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Today’s author, Ben Rampson, a Program Manager on the Excel team, talks about cleaning up spreadsheets.
I often receive files demonstrating issues customers are experiencing with Excel. Recently I have noticed a common problem in some of these files that impacts the file’s performance and size: hidden and invisible objects.
When gathering data in Excel it is common to start with information found in a variety of sources, frequently lists or tables located on the Internet. Customers often copy and paste this data into Excel from the original source, but unfortunately this can also unintentionally paste many additional objects into the spreadsheet besides the data. These objects (shapes, text boxes, controls, etc.) are often not noticeable to the user after the paste, but can result in slower performance and larger file sizes. One step customers can take to avoid unwanted, hidden, and invisible objects in their document is to find and remove the objects after the paste operation as part of their data cleansing process.
Below is an image of part of a data set I copied and pasted into Excel 2007 from a website. The data set had 35 rows of data, but only the first few are shown.
After pasting my data (and extra objects) into Excel.
Looking at this image it is evident that some additional shapes were copied into Excel; an icon is shown in cell A1 and there are checkboxes in many of the rows in column B. I could select these visible objects and delete them, however, I would end up missing some of the objects that have been pasted into my sheet.
The following steps will help you find and delete all of the additional objects in your Excel 2007 worksheet.
The first thing you want to do is verify that you have additional objects on your spreadsheet. The easiest way to view a sheet’s objects is to turn on the on the Selection Pane (on the Home Tab go to the Editing Chunk > click the Find and Select Dropdown > select the Selection Pane option making the pane visible). Looking at the selection pane you will see a list of all objects on the current sheet and an indication if the objects are visible or hidden. If the selection pane is blank then you do not have extra objects on the sheet.
The top of the Selection and Visibility Pane for my sheet. Notice that 100 objects were pasted into my document. I have seen customer files with thousands of hidden objects.
Once you have the selection pane open and verified that you have objects on the sheet, the next step is to put your spreadsheet in Design Mode if it is supported on your current workbook. Design Mode will only be enabled in Excel if your sheet contains certain types of controls. Turning on Design Mode will allow you to select all controls, not just the basic shapes and form controls. To enter Design Mode select the Design Mode button in the Controls Chunk on the Developer Tab. If this button is disabled in the Ribbon then your sheet does not contain the types of controls that require this step. (Note: If you do not have the Developer Tab visible in the Ribbon you can enable it with the following steps: Office Button > Excel Options > check the “Show Developer tab in the Ribbon” checkbox on the default Popular tab).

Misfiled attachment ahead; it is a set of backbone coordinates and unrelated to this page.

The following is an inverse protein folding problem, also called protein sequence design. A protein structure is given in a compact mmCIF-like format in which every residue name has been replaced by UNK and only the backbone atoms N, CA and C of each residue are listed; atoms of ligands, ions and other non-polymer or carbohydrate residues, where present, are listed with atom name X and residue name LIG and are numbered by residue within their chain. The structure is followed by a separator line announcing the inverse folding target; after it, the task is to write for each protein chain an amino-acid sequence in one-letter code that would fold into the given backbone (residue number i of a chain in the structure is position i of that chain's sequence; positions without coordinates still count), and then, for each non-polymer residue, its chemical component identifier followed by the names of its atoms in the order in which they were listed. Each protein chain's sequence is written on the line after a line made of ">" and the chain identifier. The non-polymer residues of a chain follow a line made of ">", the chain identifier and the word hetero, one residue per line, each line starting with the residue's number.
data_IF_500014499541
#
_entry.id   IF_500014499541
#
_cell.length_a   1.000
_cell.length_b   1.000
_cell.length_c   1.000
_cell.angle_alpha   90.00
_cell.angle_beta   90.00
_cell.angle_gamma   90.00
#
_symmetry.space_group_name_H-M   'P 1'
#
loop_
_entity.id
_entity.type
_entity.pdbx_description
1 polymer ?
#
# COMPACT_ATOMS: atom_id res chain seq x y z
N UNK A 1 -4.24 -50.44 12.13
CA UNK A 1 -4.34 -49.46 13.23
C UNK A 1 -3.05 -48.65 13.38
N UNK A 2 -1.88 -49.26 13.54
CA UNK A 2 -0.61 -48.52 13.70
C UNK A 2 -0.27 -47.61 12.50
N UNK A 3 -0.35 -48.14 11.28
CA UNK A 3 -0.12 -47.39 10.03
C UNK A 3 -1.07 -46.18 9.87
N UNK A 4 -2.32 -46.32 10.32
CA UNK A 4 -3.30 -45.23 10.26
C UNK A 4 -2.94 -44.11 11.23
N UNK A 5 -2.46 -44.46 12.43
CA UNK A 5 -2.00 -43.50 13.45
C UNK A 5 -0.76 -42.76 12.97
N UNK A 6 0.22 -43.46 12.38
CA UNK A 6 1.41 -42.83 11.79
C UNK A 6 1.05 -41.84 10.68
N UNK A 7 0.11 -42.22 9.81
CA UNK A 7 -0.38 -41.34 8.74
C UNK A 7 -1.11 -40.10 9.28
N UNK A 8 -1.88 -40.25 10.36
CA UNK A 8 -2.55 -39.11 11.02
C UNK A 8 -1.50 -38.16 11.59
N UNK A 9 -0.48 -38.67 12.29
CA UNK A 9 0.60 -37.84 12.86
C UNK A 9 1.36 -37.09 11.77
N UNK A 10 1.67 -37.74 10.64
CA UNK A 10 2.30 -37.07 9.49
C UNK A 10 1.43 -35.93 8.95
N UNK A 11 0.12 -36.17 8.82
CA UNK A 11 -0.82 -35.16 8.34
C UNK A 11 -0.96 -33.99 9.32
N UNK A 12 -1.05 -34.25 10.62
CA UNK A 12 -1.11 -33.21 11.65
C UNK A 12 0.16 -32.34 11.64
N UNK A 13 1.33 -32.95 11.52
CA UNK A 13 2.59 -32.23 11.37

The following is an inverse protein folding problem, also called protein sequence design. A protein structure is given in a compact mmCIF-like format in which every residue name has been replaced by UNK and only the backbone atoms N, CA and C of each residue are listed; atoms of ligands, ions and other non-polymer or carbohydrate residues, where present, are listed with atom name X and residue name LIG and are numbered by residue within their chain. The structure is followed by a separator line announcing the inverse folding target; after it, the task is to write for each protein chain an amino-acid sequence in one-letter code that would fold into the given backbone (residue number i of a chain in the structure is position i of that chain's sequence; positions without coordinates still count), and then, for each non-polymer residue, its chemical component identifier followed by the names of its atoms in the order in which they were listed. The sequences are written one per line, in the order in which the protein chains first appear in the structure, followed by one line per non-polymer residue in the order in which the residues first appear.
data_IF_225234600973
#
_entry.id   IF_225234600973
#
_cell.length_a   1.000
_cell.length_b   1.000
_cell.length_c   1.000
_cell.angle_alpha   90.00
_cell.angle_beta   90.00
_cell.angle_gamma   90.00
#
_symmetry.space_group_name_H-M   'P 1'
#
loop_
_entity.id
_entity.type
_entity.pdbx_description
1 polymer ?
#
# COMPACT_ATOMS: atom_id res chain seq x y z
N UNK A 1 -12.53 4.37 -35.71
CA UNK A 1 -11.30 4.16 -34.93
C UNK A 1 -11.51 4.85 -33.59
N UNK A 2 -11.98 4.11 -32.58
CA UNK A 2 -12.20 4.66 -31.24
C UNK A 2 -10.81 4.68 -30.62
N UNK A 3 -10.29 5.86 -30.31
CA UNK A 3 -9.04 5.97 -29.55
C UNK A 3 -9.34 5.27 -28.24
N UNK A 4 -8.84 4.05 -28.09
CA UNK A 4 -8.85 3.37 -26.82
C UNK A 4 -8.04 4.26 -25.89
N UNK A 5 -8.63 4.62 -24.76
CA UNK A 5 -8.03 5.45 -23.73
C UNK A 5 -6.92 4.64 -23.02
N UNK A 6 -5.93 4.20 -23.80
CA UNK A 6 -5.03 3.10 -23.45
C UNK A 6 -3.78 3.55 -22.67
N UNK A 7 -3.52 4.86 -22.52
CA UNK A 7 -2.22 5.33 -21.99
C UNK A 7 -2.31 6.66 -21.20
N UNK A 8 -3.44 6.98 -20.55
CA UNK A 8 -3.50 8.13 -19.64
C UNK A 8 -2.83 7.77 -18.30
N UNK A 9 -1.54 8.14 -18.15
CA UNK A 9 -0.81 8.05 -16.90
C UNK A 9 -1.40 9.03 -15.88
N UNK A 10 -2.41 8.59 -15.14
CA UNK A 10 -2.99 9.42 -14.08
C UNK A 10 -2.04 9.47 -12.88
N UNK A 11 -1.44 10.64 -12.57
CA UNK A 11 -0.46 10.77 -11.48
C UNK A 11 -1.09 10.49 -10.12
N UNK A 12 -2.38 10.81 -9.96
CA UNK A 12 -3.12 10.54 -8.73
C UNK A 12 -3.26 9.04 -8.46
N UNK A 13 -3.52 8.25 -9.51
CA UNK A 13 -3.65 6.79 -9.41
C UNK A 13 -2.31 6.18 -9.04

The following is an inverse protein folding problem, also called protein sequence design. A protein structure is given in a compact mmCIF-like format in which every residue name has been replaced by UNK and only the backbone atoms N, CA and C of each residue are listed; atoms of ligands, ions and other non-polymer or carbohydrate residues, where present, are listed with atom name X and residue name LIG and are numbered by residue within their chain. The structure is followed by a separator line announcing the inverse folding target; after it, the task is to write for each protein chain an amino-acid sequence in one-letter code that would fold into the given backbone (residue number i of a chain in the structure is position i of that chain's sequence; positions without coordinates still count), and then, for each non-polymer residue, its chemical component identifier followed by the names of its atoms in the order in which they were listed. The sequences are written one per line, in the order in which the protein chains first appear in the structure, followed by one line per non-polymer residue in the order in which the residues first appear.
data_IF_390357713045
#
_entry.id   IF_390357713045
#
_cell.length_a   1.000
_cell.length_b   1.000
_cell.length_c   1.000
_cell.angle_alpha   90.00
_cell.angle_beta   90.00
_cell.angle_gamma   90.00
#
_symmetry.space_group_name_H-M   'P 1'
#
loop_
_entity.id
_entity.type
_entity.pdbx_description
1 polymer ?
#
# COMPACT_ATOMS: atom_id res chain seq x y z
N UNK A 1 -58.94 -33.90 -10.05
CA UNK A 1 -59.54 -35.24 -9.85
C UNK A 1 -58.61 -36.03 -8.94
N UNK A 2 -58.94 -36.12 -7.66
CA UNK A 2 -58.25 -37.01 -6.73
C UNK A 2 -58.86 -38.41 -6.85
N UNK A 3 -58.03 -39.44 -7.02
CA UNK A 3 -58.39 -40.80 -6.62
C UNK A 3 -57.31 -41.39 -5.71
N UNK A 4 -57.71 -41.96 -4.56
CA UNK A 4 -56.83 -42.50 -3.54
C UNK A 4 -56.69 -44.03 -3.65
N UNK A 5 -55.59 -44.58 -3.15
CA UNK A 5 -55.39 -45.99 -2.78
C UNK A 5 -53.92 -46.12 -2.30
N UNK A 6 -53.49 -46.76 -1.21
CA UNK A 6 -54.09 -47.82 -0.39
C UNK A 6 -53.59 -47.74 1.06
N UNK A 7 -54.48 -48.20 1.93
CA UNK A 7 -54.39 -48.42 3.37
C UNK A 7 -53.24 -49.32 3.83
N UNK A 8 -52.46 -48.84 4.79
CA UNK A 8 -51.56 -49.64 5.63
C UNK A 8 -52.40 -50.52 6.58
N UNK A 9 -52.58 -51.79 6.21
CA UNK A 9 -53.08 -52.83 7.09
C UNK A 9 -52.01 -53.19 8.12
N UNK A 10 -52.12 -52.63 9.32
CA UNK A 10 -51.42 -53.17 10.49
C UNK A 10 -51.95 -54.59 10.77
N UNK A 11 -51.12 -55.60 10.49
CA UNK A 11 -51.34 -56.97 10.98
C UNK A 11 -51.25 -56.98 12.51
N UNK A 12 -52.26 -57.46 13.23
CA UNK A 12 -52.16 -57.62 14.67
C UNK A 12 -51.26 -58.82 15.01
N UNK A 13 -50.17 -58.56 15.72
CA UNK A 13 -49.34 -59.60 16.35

You now are ready to select objects using the Go To Special dialog. To select all objects in the sheet: Ctrl+G to open the Go To dialog > select the Special button > select Object > click OK. The objects will then be selected and their selection handles are visible on the sheet.
My sheet with all objects selected. You can see that in addition to the previously visible objects I now also have selected some textboxes previously hidden on my sheet.
At this point you can simply hit the Delete key and remove all of these objects from the sheet. You can also choose to be more selective about the objects you delete; if you have other objects already on your sheet you wish to keep, ctrl+clicking the objects in either the selection pane or on the sheet will remove them from the current selection prior to hitting delete.
With just a little data cleansing work to you can avoid having additional unwanted objects in your document, resulting in faster performance and smaller file size.
I have seen similar problems myself.
What I also noted, was that the performance hit is far, far worse for Excel 2007, compared to older versions.
good article, but an easier way is to avoid pasting the objects in the first place by using paste special/values which will just give you the text from web site or wherever
hb - sometimes that boogers things up because it may paste everything into column A.
What I've found is easiest is this:
1. paste your data into a sheet
2. copy the whole sheet
3. in another sheet, select whole sheet, paste special / values
4. delete original sheet
Since copying from an Excel range in an open workbook in an Excel session includes sufficient metainformation to allow Paste Link into any range in any worksheet in any open workbook in the same Excel session, it should be possible to tell when the user is pasting from a source other than the same Excel session. How difficult would it be to add an option to make Excel *ALWAYS* display the [external source] Paste Special dialog when the user tries to paste using right-click/Paste, Edit/Paste, [Ctrl]+V or [Shift]+[Insert]? Even better, make that dialog default to plain text?
Is it truly equivalent to rocket science to come up with potentially useful user options like this?
my work demands me the lesson of this kind. and i was very upset that i was not able to cope up with the lesson thought by my seniors. if not because of you i would have been in a soup. thanks